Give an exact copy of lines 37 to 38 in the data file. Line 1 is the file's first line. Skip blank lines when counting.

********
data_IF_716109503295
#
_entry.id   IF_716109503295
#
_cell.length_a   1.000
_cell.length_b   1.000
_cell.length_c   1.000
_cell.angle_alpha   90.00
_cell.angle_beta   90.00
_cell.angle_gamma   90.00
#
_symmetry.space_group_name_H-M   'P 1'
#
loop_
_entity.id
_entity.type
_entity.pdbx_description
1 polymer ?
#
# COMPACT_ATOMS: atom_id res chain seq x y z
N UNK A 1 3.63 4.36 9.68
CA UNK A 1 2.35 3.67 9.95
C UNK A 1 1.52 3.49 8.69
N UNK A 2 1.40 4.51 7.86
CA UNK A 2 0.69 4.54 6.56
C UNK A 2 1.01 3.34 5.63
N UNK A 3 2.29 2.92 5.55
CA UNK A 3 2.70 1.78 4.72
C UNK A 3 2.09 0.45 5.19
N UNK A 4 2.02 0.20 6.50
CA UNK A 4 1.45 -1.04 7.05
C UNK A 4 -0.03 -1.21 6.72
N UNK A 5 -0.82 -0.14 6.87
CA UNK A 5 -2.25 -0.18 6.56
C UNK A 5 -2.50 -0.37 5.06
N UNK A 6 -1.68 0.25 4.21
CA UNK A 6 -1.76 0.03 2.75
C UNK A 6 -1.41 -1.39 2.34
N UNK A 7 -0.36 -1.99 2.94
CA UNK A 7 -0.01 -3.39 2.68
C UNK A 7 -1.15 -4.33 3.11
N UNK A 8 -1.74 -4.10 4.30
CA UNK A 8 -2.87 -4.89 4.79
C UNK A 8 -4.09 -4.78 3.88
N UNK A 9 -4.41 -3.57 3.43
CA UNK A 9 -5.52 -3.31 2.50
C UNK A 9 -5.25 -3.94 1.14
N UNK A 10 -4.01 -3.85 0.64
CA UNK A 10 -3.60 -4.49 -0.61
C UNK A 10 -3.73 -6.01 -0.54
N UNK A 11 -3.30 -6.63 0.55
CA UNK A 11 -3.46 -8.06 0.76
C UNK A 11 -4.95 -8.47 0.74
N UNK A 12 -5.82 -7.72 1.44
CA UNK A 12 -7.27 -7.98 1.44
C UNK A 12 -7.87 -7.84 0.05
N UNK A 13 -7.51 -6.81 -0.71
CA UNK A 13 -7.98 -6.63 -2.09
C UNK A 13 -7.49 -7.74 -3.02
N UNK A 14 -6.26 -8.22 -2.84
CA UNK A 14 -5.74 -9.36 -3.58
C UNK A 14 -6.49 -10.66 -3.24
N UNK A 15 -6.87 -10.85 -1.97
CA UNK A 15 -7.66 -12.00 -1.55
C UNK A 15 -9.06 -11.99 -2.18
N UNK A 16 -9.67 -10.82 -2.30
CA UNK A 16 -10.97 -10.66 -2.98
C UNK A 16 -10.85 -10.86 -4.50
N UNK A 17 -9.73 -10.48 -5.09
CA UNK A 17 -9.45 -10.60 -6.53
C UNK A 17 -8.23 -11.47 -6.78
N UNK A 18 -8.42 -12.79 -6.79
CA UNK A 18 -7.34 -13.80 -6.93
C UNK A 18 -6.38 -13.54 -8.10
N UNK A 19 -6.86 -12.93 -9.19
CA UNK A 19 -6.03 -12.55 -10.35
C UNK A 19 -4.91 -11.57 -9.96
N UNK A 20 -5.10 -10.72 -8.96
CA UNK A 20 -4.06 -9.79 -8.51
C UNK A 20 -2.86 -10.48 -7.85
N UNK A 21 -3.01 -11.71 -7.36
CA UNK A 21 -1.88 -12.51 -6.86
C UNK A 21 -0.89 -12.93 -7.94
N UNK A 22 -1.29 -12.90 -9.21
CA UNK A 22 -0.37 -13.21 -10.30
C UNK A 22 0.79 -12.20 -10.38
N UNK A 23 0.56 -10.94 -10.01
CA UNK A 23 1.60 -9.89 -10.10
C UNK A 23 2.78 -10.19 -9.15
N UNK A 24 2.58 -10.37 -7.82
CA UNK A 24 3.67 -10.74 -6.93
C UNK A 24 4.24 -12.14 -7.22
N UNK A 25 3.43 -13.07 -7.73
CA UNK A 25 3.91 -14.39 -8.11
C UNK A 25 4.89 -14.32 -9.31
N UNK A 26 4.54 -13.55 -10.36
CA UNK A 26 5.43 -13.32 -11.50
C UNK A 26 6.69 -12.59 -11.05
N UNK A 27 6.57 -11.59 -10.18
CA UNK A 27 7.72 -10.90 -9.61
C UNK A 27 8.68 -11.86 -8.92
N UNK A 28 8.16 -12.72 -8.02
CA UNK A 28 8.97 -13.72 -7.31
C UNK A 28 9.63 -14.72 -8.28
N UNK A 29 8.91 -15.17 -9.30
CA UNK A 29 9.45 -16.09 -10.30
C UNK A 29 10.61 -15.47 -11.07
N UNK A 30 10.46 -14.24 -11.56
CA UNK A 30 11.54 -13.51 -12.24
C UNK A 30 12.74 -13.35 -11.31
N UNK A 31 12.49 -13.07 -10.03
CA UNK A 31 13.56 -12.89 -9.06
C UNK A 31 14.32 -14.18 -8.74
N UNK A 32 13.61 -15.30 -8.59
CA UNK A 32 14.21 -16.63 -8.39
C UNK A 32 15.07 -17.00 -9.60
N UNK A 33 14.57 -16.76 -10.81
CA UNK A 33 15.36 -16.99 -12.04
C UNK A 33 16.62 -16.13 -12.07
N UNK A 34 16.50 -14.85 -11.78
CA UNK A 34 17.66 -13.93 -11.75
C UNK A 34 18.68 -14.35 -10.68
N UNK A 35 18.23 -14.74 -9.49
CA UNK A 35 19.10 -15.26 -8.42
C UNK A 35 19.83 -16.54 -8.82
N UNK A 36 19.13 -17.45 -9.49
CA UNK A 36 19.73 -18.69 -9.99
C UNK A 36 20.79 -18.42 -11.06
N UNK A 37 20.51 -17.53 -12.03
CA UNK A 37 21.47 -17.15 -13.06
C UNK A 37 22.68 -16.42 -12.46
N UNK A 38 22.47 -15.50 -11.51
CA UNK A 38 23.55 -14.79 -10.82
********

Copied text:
CA UNK A 6 -1.76 0.03 2.75
C UNK A 6 -1.41 -1.39 2.34